I have been getting inquiries from college students about available internships. Having never considered using an intern, I am wondering whether or not this is a good use of my time.
There are two considerations at play here. One is what services you are receiving from an intern to help your business, whether building up your practice or supporting client work. There are several areas in which an intern can leverage your time or create content. For example, an intern can research prospects or industries you have targeted, or maybe edit your initial reports of findings, or do draft (or final if this is their skills) documents or graphics for presentations. Another set of eyes (and perspective) is almost always a good idea, even if they are not as experienced as you are.
The second consideration, which isn't so obvious, is what managing an intern can do for your own skills and abilities as a consultant. Many consultants dismiss the idea of using an intern because "I don't have the time to train or supervise someone." This is a false economy in two ways. First, although true that you will invest time to get them up to speed, this is an excellent test of your clarity of thinking about your methodologies, knowledge and perceptions. How effectively you teach and train an intern is a good measure of how well you know your subject matter. Second, it is a good test of your priorities. Your decision on which projects to put your intern is also a way to refine your business priorities. Is your marketing pipeline more important than next week's deliverable or do you most need to look into a speaking opportunities? The discipline required to manage an intern makes you a better consultant.Tip:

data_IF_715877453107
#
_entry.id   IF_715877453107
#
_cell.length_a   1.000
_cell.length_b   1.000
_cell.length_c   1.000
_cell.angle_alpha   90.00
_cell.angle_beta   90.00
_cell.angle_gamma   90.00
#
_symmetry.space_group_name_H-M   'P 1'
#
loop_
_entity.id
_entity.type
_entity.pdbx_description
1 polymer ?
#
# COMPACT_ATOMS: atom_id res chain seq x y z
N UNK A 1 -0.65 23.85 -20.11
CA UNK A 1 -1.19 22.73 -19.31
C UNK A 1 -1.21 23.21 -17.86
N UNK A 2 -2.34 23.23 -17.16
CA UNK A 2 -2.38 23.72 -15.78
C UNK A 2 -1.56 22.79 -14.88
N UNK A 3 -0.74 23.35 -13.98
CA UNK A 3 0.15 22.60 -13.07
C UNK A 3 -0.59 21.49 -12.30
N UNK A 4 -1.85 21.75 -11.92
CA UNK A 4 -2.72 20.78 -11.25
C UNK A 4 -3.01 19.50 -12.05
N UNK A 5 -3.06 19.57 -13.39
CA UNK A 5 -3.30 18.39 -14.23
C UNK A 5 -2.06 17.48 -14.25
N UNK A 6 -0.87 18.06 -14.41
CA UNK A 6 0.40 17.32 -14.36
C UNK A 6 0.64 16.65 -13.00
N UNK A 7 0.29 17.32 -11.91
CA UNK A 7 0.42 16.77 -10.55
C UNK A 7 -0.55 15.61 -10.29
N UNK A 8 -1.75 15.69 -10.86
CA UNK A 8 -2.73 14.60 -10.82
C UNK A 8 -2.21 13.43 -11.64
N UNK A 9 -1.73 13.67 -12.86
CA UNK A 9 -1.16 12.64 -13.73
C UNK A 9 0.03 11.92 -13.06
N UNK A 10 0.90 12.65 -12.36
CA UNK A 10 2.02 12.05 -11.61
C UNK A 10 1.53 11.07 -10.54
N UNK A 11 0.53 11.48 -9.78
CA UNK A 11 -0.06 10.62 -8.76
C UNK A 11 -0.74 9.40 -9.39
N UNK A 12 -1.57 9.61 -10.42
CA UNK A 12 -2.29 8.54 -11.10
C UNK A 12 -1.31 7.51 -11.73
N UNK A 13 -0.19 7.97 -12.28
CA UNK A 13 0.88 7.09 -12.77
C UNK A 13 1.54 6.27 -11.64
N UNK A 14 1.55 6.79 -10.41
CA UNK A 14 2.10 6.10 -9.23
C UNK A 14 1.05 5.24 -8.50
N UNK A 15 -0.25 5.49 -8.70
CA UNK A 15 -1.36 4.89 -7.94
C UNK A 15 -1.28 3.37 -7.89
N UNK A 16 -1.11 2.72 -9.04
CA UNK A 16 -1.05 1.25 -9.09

Summer is the usual time when interns are most available but college students (even graduate students) are often looking for part time work. Many students in business, engineering, finance, design, and planning can provide skills and insights into the the latest technologies, techniques and subject matter that you wouldn't necessarily have access to. Plus, they might just be a new hire for you in the future. © 2009 Institute of Management Consultants USA